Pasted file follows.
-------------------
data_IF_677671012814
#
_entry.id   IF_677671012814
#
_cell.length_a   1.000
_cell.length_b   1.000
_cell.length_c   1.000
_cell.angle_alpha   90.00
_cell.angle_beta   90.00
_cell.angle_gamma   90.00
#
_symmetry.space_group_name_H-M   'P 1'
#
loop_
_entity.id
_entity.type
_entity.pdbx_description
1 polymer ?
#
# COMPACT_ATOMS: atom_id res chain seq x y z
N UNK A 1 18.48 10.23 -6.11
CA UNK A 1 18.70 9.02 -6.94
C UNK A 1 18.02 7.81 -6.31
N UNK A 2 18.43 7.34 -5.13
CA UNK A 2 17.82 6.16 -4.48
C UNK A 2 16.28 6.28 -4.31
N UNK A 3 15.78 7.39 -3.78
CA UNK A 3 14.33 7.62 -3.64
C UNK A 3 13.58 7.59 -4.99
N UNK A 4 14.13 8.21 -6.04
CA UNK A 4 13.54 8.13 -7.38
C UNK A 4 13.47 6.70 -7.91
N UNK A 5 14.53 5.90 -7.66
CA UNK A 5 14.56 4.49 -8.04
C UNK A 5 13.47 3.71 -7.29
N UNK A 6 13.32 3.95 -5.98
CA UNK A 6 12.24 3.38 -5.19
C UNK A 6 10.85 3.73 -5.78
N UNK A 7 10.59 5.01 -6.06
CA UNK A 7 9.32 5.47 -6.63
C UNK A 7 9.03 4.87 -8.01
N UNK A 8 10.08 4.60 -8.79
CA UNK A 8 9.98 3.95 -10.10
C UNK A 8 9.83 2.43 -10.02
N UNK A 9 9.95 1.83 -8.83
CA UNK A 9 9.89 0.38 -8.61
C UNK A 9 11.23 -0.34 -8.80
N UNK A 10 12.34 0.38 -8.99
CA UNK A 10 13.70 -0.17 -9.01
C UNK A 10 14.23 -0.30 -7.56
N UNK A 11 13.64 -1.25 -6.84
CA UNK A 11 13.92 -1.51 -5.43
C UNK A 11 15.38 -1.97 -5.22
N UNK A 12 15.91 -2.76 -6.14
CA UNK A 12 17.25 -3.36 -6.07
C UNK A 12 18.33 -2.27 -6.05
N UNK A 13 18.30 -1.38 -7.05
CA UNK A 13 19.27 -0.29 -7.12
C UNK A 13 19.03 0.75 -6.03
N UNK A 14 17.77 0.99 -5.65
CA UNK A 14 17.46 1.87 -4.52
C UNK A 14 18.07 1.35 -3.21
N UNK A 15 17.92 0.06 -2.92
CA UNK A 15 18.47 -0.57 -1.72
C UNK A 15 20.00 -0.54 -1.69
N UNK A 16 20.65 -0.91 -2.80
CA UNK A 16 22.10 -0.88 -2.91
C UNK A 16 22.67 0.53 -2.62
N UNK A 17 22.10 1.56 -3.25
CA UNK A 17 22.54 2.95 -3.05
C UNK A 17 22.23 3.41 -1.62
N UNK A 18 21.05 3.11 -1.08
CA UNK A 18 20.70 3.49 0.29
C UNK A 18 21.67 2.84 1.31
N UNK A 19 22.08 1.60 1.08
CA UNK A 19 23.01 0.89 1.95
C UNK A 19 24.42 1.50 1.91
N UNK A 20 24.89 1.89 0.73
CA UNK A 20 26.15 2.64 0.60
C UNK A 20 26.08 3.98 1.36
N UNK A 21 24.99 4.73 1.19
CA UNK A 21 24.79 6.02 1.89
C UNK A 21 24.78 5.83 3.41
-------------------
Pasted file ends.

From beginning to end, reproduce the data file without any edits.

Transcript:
data_IF_677671012814
#
_entry.id   IF_677671012814
#
_cell.length_a   1.000
_cell.length_b   1.000
_cell.length_c   1.000
_cell.angle_alpha   90.00
_cell.angle_beta   90.00
_cell.angle_gamma   90.00
#
_symmetry.space_group_name_H-M   'P 1'
#
loop_
_entity.id
_entity.type
_entity.pdbx_description
1 polymer ?
#
# COMPACT_ATOMS: atom_id res chain seq x y z
N UNK A 1 18.48 10.23 -6.11
CA UNK A 1 18.70 9.02 -6.94
C UNK A 1 18.02 7.81 -6.31
N UNK A 2 18.43 7.34 -5.13
CA UNK A 2 17.82 6.16 -4.48
C UNK A 2 16.28 6.28 -4.31
N UNK A 3 15.78 7.39 -3.78
CA UNK A 3 14.33 7.62 -3.64
C UNK A 3 13.58 7.59 -4.99
N UNK A 4 14.13 8.21 -6.04
CA UNK A 4 13.54 8.13 -7.38
C UNK A 4 13.47 6.70 -7.91
N UNK A 5 14.53 5.90 -7.66
CA UNK A 5 14.56 4.49 -8.04
C UNK A 5 13.47 3.71 -7.29
N UNK A 6 13.32 3.95 -5.98
CA UNK A 6 12.24 3.38 -5.19
C UNK A 6 10.85 3.73 -5.78
N UNK A 7 10.59 5.01 -6.06
CA UNK A 7 9.32 5.47 -6.63
C UNK A 7 9.03 4.87 -8.01
N UNK A 8 10.08 4.60 -8.79
CA UNK A 8 9.98 3.95 -10.10
C UNK A 8 9.83 2.43 -10.02
N UNK A 9 9.95 1.83 -8.83
CA UNK A 9 9.89 0.38 -8.61
C UNK A 9 11.23 -0.34 -8.80
N UNK A 10 12.34 0.38 -8.99
CA UNK A 10 13.70 -0.17 -9.01
C UNK A 10 14.23 -0.30 -7.56
N UNK A 11 13.64 -1.25 -6.84
CA UNK A 11 13.92 -1.51 -5.43
C UNK A 11 15.38 -1.97 -5.22
N UNK A 12 15.91 -2.76 -6.14
CA UNK A 12 17.25 -3.36 -6.07
C UNK A 12 18.33 -2.27 -6.05
N UNK A 13 18.30 -1.38 -7.05
CA UNK A 13 19.27 -0.29 -7.12
C UNK A 13 19.03 0.75 -6.03
N UNK A 14 17.77 0.99 -5.65
CA UNK A 14 17.46 1.87 -4.52
C UNK A 14 18.07 1.35 -3.21
N UNK A 15 17.92 0.06 -2.92
CA UNK A 15 18.47 -0.57 -1.72
C UNK A 15 20.00 -0.54 -1.69
N UNK A 16 20.65 -0.91 -2.80
CA UNK A 16 22.10 -0.88 -2.91
C UNK A 16 22.67 0.53 -2.62
N UNK A 17 22.10 1.56 -3.25
CA UNK A 17 22.54 2.95 -3.05
C UNK A 17 22.23 3.41 -1.62
N UNK A 18 21.05 3.11 -1.08
CA UNK A 18 20.70 3.49 0.29
C UNK A 18 21.67 2.84 1.31
N UNK A 19 22.08 1.60 1.08
CA UNK A 19 23.01 0.89 1.95
C UNK A 19 24.42 1.50 1.91
N UNK A 20 24.89 1.89 0.73
CA UNK A 20 26.15 2.64 0.60
C UNK A 20 26.08 3.98 1.36
N UNK A 21 24.99 4.73 1.19
CA UNK A 21 24.79 6.02 1.89
C UNK A 21 24.78 5.83 3.41